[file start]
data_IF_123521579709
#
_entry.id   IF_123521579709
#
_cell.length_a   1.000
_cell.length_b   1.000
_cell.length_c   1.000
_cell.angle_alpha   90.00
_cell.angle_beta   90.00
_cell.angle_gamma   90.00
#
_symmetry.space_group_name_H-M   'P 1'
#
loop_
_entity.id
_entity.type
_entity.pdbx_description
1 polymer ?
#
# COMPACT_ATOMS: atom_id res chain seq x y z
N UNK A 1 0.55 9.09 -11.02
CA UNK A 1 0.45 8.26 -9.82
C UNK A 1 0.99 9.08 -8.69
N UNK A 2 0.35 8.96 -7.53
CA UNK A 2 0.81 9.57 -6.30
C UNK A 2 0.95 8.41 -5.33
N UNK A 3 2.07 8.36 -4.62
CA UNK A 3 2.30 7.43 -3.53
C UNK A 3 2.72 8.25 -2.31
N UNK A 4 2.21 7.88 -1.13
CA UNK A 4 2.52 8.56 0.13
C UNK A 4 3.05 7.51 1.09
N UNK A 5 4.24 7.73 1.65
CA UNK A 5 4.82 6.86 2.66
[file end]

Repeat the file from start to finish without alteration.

data_IF_123521579709
#
_entry.id   IF_123521579709
#
_cell.length_a   1.000
_cell.length_b   1.000
_cell.length_c   1.000
_cell.angle_alpha   90.00
_cell.angle_beta   90.00
_cell.angle_gamma   90.00
#
_symmetry.space_group_name_H-M   'P 1'
#
loop_
_entity.id
_entity.type
_entity.pdbx_description
1 polymer ?
#
# COMPACT_ATOMS: atom_id res chain seq x y z
N UNK A 1 0.55 9.09 -11.02
CA UNK A 1 0.45 8.26 -9.82
C UNK A 1 0.99 9.08 -8.69
N UNK A 2 0.35 8.96 -7.53
CA UNK A 2 0.81 9.57 -6.30
C UNK A 2 0.95 8.41 -5.33
N UNK A 3 2.07 8.36 -4.62
CA UNK A 3 2.30 7.43 -3.53
C UNK A 3 2.72 8.25 -2.31
N UNK A 4 2.21 7.88 -1.13
CA UNK A 4 2.52 8.56 0.13
C UNK A 4 3.05 7.51 1.09
N UNK A 5 4.24 7.73 1.65
CA UNK A 5 4.82 6.86 2.66